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Confucius

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To be fond of learning is to be near to knowledge. To practice with vigor is to be near to magnanimity. To possess the feeling of shame is to be near to energy.

 
Confucius

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We need not war to awaken human energy. There is at least equal scope for courage and magnanimity in blessing, as in destroying mankind. The condition of the human race offers inexhaustible objects for enterprise, and fortitude, and magnanimity. In relieving the countless wants and sorrows of the world, in exploring unknown regions, in carrying the arts and virtues of civilization to unimproved communities, in extending the bounds of knowledge, in diffusing the spirit of freedom, and especially in spreading the light and influence of Christianity, how much may be dared, how much endured!

 
William Ellery (preacher) Channing
 

The architect should be equipped with knowledge of many branches of study and varied kinds of learning, for it is by his judgement that all work done by the other arts is put to test. This knowledge is the child of practice and theory.

 
Vitruvius
 

There is, so I believe, in the essence of everything, something that we cannot call learning. There is, my friend, only a knowledge ó that is everywhere, that is Atman, that is in me and you and in every creature, and I am beginning to believe that this knowledge has no worse enemy than the man of knowledge, than learning.

 
Hermann Hesse
 

There is not a negro from the coast of Africa who does not, in this respect, possess a degree of magnanimity which the soul of his sordid master is too often scarce capable of conceiving. Fortune never exerted more cruelly her empire over mankind, than when she subjected those nations of heroes to the refuse of the jails of Europe, to wretches who possess the virtues neither of the countries which they come from, nor of those which they go to, and whose levity, brutality, and baseness, so justly expose them to the contempt of the vanquished.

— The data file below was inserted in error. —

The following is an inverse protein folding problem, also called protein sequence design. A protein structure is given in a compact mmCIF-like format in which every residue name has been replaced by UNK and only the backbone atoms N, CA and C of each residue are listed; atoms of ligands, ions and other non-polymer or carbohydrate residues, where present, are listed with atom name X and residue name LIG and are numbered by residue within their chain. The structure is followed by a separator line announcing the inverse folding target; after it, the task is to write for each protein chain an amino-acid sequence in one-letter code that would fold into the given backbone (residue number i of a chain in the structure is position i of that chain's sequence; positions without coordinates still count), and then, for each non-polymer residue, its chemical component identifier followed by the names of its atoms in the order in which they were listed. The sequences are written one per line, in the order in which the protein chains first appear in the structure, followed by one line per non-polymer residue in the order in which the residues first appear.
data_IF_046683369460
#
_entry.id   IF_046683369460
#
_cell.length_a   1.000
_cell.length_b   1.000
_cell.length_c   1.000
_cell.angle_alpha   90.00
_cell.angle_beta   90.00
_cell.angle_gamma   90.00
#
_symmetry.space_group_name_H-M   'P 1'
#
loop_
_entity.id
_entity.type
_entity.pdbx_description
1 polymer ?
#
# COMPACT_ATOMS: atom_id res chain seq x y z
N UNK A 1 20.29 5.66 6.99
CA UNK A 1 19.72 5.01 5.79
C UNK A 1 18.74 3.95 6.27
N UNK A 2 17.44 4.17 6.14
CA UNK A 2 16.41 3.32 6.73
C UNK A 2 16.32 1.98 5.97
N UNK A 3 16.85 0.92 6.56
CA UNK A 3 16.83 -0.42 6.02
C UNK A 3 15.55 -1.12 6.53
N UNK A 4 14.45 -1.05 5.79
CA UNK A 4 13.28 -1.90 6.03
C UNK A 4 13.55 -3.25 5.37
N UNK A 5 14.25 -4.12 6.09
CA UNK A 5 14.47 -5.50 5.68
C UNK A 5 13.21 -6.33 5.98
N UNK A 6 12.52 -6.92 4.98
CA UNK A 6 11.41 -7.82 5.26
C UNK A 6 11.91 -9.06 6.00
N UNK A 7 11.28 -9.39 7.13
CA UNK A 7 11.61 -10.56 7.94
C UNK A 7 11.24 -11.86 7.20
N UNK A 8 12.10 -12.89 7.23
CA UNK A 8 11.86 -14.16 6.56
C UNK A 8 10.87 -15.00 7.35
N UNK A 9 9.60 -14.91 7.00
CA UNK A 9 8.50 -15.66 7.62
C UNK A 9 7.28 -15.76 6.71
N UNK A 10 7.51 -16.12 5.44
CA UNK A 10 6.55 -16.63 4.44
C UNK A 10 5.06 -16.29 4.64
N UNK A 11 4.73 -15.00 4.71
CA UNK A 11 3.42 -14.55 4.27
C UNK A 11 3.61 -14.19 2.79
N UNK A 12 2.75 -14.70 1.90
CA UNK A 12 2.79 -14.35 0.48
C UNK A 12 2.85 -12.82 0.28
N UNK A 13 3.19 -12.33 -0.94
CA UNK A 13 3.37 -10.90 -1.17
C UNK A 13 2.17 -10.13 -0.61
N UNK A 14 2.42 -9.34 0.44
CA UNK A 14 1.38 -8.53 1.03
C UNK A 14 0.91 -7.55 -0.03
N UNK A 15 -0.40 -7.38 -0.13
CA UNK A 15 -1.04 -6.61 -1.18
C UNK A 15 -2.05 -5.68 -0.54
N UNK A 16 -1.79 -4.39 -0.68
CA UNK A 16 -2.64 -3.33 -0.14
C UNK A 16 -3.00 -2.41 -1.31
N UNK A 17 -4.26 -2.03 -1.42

Adam Smith
 

I am indeed the one who continually says that between the simple personís and the wise personís knowledge of the simple there is only the ludicrous little difference-that the simple person knows it, and the wise person knows that he knows it or knows that he does not know it. But nevertheless something else does follow: Would it not be best to hold back a little on world history if this is how it stands with oneís knowledge of the simple? Ö This is the way I have tried to understand myself, and even if the understanding is slight and its yield poor, I have in compensation resolved to act with all my passion on the basis of what I have understood. Perhaps, when all is said and done, it is a more healthful diet to understand little but possess this with passionís unlimited soundness in the setting of the infinite that to know much and to possess nothing because I myself have fantastically become a fantastical-subjective-objective something. I have considered it demeaning if I were to be more ashamed before human beings and their judgment than before the god and his judgment, cowardly in ignobly to inquire more about what shame before human beings might tempt me to do than what shame before the god would bid. And who are those people, anyway, the ones I am supposed to fear-a few geniuses, perhaps, some literary critics, and whoever is seen on the highways and by-ways? Or were there no human beings alive before 1845? Or what are those people compared with the god; what is the refreshment of their busy clangor compared with the deliciousness of that solitary wellspring that is in every human being, that wellspring in which the god resides, that wellspring in the profound silence when all is quiet! And compared with eternity, what else than a brief moment is the hour and a half of time I have to live with human beings? Will they perhaps pursue me in all eternity? Ö Godís judgment is the final one, is the only one; his co-knowledge is inescapable since it is woven into the weaves through the faintest movement of my consciousness, its most secret association with itself. His presence is an eternal contemporaneity-and I should have dared to be ashamed of him!

 
Soren Aabye Kierkegaard
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